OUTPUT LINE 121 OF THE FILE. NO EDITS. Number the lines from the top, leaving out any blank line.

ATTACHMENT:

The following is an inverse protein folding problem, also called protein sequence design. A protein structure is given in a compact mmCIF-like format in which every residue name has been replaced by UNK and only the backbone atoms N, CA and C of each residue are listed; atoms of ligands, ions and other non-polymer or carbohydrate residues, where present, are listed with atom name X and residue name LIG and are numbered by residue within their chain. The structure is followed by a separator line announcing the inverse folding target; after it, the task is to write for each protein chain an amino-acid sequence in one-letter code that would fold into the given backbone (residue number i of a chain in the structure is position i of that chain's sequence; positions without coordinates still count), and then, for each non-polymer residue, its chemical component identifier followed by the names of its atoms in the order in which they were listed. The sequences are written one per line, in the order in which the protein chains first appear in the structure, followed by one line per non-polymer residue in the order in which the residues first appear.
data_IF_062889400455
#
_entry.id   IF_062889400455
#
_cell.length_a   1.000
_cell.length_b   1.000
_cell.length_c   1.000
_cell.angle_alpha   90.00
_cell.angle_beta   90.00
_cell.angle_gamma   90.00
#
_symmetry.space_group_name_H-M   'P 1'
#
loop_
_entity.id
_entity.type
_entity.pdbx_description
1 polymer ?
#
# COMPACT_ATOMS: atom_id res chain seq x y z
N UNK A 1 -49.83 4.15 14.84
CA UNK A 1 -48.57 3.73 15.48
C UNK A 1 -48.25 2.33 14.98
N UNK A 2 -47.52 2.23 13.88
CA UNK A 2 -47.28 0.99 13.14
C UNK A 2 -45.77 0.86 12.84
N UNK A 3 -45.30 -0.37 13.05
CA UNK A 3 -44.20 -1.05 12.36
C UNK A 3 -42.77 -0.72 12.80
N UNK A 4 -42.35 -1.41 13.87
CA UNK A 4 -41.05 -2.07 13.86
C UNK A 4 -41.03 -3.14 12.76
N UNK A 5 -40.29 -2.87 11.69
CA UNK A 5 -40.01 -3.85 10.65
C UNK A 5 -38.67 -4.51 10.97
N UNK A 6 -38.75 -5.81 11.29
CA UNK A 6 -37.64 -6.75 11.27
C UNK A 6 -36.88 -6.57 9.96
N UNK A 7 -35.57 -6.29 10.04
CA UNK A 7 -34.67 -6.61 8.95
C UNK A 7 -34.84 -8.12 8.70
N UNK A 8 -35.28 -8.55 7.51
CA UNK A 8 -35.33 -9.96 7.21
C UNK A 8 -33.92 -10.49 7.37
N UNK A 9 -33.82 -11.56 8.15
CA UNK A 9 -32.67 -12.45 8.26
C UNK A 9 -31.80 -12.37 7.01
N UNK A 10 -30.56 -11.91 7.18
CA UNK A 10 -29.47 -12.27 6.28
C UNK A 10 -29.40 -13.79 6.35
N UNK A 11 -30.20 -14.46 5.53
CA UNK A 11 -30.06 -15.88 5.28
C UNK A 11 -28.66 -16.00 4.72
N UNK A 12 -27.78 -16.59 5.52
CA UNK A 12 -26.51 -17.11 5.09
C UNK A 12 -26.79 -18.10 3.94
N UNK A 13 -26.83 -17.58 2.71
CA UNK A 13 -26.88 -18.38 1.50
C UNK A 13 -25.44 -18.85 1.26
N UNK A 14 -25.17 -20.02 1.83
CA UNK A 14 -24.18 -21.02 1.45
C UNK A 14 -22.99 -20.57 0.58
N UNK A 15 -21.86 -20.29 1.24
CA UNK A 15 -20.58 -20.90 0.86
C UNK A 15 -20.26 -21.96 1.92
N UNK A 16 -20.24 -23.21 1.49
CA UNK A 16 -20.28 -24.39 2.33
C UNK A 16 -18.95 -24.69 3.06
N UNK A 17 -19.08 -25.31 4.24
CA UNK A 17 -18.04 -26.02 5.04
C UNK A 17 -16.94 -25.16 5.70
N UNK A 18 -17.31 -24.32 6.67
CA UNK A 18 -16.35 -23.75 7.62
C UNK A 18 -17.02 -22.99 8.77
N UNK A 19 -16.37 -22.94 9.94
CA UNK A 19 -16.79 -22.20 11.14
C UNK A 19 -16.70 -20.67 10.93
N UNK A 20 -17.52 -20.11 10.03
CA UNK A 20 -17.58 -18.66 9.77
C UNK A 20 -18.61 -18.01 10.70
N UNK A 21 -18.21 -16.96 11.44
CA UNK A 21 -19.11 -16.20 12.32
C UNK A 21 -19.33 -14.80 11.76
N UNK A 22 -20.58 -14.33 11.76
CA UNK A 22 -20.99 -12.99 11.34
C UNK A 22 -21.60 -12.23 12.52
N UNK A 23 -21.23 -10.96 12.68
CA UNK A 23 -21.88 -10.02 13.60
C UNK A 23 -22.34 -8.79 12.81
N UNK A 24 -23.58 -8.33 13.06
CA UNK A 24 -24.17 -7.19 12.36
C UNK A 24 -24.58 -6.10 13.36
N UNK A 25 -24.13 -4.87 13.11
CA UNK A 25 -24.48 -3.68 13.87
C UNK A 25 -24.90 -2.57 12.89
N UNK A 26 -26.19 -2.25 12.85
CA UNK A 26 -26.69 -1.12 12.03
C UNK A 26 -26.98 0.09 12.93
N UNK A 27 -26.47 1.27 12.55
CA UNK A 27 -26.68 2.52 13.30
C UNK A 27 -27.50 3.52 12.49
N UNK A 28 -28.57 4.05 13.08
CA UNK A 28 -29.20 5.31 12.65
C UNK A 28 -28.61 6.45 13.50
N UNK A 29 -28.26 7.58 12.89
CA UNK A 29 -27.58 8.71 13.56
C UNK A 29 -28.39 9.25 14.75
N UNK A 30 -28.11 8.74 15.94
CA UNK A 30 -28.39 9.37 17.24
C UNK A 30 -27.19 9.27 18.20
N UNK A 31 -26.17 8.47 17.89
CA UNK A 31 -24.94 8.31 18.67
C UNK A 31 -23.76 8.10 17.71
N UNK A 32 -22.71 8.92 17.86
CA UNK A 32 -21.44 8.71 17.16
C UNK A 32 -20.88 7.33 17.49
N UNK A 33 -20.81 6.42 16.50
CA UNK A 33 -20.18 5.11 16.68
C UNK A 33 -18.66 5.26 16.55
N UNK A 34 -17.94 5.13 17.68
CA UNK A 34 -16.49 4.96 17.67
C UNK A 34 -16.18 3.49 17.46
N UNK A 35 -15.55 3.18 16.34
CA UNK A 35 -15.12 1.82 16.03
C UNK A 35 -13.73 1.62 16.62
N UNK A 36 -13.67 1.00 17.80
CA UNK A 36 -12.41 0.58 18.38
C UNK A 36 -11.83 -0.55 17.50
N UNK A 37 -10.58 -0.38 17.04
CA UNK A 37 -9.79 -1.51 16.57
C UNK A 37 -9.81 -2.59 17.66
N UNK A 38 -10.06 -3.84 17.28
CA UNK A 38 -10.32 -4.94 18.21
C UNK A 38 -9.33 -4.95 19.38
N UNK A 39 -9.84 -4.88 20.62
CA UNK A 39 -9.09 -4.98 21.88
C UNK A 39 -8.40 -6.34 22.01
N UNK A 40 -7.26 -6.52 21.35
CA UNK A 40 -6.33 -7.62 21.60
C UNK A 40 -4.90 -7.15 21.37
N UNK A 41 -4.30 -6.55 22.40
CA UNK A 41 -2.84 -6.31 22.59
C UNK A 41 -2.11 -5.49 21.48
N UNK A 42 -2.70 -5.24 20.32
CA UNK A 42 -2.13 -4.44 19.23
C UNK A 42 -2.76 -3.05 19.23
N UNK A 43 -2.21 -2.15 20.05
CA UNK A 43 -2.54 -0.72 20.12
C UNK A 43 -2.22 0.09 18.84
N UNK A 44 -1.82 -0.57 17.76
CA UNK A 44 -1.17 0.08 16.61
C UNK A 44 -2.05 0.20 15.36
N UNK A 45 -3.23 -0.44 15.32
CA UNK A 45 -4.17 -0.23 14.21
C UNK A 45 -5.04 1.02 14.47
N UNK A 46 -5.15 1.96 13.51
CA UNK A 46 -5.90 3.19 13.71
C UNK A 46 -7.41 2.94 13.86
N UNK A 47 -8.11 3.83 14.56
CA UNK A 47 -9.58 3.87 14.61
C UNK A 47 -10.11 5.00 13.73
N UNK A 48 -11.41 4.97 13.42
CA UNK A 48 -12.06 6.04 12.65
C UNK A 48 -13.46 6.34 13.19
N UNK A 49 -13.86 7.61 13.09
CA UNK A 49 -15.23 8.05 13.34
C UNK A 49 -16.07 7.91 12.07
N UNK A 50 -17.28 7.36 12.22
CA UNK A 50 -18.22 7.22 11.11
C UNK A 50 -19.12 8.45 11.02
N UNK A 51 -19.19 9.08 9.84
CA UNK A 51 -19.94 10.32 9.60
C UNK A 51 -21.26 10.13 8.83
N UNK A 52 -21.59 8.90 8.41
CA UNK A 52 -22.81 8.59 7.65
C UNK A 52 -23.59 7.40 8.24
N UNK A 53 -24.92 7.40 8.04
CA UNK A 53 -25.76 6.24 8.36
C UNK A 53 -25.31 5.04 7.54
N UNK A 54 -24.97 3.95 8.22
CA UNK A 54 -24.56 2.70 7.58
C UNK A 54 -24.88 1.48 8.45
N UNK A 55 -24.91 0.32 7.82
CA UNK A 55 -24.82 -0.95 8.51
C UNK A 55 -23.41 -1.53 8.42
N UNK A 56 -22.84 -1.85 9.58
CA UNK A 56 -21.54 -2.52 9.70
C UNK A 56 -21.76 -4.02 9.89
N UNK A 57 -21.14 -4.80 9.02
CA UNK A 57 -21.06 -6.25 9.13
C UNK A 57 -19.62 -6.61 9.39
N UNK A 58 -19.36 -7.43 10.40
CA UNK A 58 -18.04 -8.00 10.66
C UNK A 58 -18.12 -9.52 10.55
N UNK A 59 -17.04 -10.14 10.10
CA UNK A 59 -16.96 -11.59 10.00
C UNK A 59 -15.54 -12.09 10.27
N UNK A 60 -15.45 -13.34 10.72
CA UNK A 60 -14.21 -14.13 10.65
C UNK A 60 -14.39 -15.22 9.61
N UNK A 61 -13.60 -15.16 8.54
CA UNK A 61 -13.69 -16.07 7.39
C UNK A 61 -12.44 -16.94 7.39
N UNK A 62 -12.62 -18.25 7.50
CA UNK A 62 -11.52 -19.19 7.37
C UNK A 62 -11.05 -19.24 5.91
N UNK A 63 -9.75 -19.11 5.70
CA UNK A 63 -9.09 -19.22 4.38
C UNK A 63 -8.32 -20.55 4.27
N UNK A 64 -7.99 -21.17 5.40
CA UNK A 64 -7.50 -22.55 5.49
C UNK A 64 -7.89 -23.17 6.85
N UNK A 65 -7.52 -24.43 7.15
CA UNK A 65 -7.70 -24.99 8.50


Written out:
N UNK A 34 -17.94 5.13 17.68